We recommend having your application checked by someone with experience in coding while using a no-code platform. These platforms should only be used to develop the most simple applications. If the application is complex, it’s better to use low-code.

woman sitting with tablet looking to a colleague on her left side

no-code/low-code vs. traditional code.

Can no-code and low-code platforms replace the traditional development process entirely? Or are there scenarios in which we’d still better use traditional coding platforms?

no-code/low-code.

No-code or low-code platforms are without a doubt an added value in certain situations, but sometimes you’re better off sticking with traditional code. When can you use no-code or low-code?

  • If your application needs many changes and updates: no-code/low-code platforms allow for quick adjustments. Traditional code uses more bulky tools and features, so making adjustments to an application takes longer.
     
  • If you need the application quickly: as mentioned above, speed is one of the biggest advantages of no-code/low-code. If you’re building an application using traditional code, you’ll have to plan for a delivery time of a few months.
     
  • If you’re talking about a unique application that benefits only 1 of your departments. In this case it’s easier to use a no-code/low-code platform, because traditional code takes longer and costs more. Most companies can’t invest that much time and money in a small project that will only help 1 team.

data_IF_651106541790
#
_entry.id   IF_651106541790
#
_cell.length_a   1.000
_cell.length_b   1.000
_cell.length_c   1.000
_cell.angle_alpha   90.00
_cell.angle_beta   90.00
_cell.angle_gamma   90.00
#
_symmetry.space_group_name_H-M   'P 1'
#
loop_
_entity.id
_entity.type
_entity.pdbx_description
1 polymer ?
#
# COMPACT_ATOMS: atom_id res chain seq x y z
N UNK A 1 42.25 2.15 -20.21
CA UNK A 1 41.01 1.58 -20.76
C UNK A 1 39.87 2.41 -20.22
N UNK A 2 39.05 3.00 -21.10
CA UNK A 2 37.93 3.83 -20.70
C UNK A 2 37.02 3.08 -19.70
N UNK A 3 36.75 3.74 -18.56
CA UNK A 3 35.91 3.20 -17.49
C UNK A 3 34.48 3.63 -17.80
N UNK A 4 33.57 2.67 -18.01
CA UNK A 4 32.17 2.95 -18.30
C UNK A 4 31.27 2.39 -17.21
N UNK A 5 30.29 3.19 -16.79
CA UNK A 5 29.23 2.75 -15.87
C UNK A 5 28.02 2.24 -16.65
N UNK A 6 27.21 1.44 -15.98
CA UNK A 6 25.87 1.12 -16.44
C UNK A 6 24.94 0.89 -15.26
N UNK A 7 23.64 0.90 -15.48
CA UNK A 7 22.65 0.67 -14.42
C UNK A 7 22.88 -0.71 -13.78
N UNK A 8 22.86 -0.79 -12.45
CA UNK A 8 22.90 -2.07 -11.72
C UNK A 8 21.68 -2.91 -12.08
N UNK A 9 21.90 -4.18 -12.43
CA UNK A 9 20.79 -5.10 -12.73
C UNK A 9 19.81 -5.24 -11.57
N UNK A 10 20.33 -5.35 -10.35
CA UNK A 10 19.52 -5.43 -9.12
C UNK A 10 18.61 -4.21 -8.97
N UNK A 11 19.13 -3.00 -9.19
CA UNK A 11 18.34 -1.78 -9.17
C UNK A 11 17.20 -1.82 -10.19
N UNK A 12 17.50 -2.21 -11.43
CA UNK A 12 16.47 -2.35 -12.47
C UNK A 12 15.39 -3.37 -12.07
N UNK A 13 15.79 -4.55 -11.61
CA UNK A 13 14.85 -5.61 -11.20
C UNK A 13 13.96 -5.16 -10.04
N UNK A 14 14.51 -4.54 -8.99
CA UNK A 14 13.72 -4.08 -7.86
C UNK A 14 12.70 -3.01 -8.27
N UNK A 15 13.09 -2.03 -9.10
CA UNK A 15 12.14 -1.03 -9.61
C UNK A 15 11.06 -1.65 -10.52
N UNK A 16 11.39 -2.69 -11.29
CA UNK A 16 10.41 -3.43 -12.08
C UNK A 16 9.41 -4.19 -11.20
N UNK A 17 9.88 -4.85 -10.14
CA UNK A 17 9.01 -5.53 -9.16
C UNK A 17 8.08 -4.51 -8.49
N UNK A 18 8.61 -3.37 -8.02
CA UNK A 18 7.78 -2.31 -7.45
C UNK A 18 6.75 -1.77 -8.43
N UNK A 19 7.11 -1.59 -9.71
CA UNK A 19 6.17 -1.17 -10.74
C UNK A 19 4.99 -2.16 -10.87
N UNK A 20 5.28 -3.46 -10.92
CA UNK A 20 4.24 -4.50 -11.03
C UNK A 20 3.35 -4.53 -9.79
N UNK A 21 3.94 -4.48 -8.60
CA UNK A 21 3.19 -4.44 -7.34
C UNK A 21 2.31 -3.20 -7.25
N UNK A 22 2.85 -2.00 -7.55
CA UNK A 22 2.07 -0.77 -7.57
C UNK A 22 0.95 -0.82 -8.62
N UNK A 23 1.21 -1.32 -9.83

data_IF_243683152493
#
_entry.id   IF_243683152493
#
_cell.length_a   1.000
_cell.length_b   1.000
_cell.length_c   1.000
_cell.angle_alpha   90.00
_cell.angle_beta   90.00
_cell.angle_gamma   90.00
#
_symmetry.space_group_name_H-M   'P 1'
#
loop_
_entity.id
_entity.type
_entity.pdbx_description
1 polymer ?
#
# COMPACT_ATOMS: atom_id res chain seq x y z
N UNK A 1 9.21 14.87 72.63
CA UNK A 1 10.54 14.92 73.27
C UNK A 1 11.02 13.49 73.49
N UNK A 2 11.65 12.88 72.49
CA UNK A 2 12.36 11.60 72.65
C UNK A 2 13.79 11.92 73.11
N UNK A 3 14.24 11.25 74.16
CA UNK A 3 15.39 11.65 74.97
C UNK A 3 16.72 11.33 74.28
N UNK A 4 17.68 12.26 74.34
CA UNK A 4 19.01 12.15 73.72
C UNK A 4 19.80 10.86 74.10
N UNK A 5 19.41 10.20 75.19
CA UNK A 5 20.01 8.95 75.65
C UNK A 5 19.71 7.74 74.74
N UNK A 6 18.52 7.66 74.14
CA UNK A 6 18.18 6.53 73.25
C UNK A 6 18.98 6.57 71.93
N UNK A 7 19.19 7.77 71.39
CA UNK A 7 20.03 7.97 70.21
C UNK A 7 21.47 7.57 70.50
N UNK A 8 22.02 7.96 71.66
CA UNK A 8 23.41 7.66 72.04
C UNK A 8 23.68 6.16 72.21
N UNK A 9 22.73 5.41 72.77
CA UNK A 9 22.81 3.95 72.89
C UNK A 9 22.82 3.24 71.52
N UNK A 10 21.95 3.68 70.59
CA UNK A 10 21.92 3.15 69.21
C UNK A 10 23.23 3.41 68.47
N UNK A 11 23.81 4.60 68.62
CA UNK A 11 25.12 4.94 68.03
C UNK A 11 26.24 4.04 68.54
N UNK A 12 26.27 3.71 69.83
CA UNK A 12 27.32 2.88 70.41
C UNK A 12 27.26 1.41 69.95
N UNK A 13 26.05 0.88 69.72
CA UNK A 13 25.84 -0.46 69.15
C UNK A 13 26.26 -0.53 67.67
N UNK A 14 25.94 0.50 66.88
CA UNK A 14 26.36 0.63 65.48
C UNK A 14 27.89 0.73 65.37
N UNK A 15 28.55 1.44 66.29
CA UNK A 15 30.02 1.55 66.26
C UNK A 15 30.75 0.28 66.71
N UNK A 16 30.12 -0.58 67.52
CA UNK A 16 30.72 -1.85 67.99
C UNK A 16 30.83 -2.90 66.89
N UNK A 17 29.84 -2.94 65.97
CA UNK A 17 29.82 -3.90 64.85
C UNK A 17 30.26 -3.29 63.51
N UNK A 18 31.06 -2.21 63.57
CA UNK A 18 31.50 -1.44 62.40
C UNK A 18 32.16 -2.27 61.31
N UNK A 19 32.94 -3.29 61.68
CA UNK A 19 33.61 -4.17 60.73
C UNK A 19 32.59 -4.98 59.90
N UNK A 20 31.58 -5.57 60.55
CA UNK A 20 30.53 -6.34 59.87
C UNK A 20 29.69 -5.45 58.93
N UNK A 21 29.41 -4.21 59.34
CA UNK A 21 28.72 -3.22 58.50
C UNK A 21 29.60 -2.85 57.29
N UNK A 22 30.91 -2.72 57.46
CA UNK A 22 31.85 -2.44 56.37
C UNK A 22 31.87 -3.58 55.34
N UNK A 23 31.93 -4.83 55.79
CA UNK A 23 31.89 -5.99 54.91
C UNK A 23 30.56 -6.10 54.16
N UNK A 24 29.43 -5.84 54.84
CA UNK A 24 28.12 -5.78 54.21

traditional code.

No-code/low-code platforms have so many advantages, why do we still bother with traditional code? From now on, let’s make everyone a citizen developer! Well, it’s not that simple. There are quite a few situations in which we can’t use no-code or low-code.

  • Unstructured problems: sometimes your problem isn’t straightforward, and the solution won’t be either. If you want to build an application without a predetermined structure, it’s better to use traditional code. No-code/low-code platforms work best on solutions with a clear, linear structure.
     
  • Specialized applications: if you’re building a specialized application that needs a lot of interactivity, you should use traditional code. Traditional coding platforms often offer more flexibility, freedom and functionalities than no-code/low-code platforms.

We can conclude that no-code and low-code will never entirely replace traditional code. They offer a lot of advantages, and can be the answer to the growing demand for business specific applications in companies - but at the same time there are still scenarios in which traditional code offers the better solution.

about the author
Kris Van der Stappen

kris van der stappen

sales director it

It is my passion to work with organizations to see how technology can help them in their digital transformation, aiming to maximize their business potential.